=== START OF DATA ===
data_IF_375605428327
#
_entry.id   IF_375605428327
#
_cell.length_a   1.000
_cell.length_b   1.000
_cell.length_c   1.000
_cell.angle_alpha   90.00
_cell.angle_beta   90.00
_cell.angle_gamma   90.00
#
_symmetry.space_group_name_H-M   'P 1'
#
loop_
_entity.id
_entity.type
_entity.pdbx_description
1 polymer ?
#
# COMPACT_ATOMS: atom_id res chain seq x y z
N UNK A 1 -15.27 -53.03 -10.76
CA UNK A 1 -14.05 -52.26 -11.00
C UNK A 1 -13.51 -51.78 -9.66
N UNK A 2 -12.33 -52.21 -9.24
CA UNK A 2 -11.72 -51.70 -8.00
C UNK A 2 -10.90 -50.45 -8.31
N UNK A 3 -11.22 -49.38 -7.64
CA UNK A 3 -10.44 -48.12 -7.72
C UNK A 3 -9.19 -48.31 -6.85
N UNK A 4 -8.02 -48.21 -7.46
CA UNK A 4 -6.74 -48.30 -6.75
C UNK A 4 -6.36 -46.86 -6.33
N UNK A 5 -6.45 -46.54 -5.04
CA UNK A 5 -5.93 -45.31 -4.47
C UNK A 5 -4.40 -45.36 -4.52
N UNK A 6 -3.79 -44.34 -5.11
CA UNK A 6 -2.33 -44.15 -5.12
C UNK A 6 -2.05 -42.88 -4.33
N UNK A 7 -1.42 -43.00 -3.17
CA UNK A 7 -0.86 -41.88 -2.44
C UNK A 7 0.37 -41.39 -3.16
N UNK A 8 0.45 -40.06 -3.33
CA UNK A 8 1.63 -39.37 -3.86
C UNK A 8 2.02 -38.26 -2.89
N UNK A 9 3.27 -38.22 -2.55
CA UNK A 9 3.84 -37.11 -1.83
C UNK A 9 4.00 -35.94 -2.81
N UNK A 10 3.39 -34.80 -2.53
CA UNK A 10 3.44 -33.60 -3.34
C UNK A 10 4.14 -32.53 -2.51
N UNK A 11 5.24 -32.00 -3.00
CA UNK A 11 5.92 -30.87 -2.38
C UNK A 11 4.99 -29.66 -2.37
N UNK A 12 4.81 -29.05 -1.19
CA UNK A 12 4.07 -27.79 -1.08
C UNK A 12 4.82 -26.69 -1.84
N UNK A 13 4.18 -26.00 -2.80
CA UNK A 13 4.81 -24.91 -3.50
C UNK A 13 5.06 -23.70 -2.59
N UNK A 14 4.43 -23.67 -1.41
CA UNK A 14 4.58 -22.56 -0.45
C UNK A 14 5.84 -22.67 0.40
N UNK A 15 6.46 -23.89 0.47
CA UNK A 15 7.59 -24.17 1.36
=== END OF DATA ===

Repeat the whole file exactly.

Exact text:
data_IF_375605428327
#
_entry.id   IF_375605428327
#
_cell.length_a   1.000
_cell.length_b   1.000
_cell.length_c   1.000
_cell.angle_alpha   90.00
_cell.angle_beta   90.00
_cell.angle_gamma   90.00
#
_symmetry.space_group_name_H-M   'P 1'
#
loop_
_entity.id
_entity.type
_entity.pdbx_description
1 polymer ?
#
# COMPACT_ATOMS: atom_id res chain seq x y z
N UNK A 1 -15.27 -53.03 -10.76
CA UNK A 1 -14.05 -52.26 -11.00
C UNK A 1 -13.51 -51.78 -9.66
N UNK A 2 -12.33 -52.21 -9.24
CA UNK A 2 -11.72 -51.70 -8.00
C UNK A 2 -10.90 -50.45 -8.31
N UNK A 3 -11.22 -49.38 -7.64
CA UNK A 3 -10.44 -48.12 -7.72
C UNK A 3 -9.19 -48.31 -6.85
N UNK A 4 -8.02 -48.21 -7.46
CA UNK A 4 -6.74 -48.30 -6.75
C UNK A 4 -6.36 -46.86 -6.33
N UNK A 5 -6.45 -46.54 -5.04
CA UNK A 5 -5.93 -45.31 -4.47
C UNK A 5 -4.40 -45.36 -4.52
N UNK A 6 -3.79 -44.34 -5.11
CA UNK A 6 -2.33 -44.15 -5.12
C UNK A 6 -2.05 -42.88 -4.33
N UNK A 7 -1.42 -43.00 -3.17
CA UNK A 7 -0.86 -41.88 -2.44
C UNK A 7 0.37 -41.39 -3.16
N UNK A 8 0.45 -40.06 -3.33
CA UNK A 8 1.63 -39.37 -3.86
C UNK A 8 2.02 -38.26 -2.89
N UNK A 9 3.27 -38.22 -2.55
CA UNK A 9 3.84 -37.11 -1.83
C UNK A 9 4.00 -35.94 -2.81
N UNK A 10 3.39 -34.80 -2.53
CA UNK A 10 3.44 -33.60 -3.34
C UNK A 10 4.14 -32.53 -2.51
N UNK A 11 5.24 -32.00 -3.00
CA UNK A 11 5.92 -30.87 -2.38
C UNK A 11 4.99 -29.66 -2.37
N UNK A 12 4.81 -29.05 -1.19
CA UNK A 12 4.07 -27.79 -1.08
C UNK A 12 4.82 -26.69 -1.84
N UNK A 13 4.18 -26.00 -2.80
CA UNK A 13 4.81 -24.91 -3.50
C UNK A 13 5.06 -23.70 -2.59
N UNK A 14 4.43 -23.67 -1.41
CA UNK A 14 4.58 -22.56 -0.45
C UNK A 14 5.84 -22.67 0.40
N UNK A 15 6.46 -23.89 0.47
CA UNK A 15 7.59 -24.17 1.36